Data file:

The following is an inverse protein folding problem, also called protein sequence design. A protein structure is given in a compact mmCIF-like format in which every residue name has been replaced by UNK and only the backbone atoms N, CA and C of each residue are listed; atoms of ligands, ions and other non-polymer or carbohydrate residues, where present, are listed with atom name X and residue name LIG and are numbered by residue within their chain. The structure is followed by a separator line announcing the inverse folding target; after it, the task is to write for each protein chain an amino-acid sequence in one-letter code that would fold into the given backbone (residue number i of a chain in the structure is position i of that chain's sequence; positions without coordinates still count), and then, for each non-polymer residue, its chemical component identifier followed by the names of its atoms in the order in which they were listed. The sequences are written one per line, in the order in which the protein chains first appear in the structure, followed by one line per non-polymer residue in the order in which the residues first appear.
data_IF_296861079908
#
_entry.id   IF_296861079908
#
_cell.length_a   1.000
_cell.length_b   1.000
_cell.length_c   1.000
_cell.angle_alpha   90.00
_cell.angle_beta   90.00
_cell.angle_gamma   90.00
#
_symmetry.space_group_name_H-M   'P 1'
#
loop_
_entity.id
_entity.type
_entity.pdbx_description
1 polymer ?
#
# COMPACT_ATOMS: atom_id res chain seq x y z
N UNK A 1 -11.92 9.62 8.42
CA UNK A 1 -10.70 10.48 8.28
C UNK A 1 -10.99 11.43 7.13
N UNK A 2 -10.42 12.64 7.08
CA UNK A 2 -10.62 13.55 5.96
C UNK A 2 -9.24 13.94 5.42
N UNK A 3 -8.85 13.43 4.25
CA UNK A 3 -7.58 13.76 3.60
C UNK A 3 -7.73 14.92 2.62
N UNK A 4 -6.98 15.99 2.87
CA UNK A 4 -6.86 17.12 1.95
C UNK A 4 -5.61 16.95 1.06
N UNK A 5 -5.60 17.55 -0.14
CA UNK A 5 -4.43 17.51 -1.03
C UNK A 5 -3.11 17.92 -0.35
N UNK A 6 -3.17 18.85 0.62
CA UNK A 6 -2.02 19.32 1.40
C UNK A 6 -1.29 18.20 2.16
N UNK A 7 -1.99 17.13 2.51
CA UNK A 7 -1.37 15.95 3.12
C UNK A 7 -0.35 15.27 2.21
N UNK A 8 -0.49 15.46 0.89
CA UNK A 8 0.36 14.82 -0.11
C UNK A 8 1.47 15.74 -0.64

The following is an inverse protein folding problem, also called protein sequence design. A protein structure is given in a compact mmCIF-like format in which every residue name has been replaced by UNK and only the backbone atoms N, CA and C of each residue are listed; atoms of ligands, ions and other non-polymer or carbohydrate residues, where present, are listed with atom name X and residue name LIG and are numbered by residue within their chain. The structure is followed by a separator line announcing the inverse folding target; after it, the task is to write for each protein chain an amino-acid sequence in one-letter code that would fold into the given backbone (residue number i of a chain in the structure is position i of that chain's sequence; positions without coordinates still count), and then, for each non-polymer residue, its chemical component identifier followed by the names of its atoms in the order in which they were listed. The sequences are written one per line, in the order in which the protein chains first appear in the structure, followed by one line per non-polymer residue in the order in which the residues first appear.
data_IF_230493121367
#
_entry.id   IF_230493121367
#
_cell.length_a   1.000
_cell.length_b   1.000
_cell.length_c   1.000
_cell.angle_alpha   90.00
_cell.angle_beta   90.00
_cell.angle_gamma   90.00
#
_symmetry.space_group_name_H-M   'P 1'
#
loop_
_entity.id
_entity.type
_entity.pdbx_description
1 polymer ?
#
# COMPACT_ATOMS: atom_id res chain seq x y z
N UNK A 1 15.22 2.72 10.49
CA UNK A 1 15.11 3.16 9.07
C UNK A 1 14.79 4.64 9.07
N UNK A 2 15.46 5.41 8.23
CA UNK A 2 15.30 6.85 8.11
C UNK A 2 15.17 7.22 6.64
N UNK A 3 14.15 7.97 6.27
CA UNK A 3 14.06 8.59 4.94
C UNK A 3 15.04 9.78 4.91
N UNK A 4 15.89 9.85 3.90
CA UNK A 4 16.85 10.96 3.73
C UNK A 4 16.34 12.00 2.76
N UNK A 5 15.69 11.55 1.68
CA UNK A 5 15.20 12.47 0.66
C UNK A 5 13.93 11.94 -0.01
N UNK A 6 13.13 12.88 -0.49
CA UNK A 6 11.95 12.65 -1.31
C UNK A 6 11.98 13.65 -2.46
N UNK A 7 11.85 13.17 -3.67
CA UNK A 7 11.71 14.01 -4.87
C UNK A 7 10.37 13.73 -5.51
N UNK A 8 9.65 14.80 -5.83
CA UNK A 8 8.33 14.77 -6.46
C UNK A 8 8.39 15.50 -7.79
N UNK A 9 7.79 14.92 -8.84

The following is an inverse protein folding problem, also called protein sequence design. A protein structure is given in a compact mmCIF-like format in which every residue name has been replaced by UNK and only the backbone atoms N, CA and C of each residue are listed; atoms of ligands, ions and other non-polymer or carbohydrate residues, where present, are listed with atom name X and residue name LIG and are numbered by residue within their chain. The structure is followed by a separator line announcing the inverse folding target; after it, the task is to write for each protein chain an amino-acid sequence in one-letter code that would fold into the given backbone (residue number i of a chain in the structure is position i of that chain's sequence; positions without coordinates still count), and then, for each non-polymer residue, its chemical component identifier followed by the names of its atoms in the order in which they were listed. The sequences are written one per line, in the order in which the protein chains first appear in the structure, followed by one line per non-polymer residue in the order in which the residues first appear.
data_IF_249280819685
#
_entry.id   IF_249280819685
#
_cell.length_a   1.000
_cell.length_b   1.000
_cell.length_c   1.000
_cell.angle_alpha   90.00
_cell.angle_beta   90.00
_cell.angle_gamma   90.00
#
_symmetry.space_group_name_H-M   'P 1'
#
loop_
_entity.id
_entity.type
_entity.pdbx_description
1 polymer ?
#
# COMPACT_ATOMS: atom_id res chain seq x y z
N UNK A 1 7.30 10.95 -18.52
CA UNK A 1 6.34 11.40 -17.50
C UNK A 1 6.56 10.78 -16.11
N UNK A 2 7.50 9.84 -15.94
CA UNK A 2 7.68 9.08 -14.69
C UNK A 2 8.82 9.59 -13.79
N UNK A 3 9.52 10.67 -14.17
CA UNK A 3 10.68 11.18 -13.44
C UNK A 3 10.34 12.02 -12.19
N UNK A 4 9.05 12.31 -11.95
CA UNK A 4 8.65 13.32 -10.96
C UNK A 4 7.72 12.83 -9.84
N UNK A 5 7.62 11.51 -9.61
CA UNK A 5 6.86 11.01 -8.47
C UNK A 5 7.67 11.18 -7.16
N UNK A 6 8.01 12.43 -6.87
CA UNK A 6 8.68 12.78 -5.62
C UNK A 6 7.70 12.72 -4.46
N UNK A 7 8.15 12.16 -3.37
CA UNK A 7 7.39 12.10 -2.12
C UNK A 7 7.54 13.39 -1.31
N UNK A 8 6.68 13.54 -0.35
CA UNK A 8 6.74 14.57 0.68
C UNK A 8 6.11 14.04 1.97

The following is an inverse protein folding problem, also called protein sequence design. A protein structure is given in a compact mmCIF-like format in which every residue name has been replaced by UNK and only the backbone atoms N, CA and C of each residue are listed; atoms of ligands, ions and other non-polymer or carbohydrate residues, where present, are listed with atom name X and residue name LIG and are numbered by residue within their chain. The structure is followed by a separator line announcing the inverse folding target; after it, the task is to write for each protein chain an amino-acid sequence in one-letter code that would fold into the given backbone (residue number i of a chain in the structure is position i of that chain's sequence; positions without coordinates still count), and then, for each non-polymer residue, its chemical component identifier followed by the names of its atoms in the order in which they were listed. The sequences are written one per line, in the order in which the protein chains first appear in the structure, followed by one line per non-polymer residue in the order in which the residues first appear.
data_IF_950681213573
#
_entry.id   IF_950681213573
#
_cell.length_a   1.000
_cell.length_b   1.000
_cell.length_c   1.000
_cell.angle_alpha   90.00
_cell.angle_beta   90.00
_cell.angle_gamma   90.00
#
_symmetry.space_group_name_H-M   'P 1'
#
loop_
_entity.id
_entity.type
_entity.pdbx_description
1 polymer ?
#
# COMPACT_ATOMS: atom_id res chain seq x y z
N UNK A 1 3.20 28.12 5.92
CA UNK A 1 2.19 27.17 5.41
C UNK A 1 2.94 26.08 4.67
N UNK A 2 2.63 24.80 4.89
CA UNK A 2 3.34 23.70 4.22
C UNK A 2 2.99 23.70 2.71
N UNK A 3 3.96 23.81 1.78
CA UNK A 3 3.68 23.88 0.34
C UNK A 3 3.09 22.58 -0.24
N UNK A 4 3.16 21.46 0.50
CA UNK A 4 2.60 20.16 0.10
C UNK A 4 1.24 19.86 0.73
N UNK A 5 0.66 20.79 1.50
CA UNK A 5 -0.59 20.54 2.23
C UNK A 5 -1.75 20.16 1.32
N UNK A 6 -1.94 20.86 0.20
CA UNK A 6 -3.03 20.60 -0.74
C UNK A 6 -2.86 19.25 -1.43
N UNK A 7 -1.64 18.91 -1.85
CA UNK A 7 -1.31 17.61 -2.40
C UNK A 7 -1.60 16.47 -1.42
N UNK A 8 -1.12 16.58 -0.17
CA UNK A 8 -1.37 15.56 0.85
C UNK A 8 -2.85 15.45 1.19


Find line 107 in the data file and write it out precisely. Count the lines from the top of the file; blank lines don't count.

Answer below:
_entity.id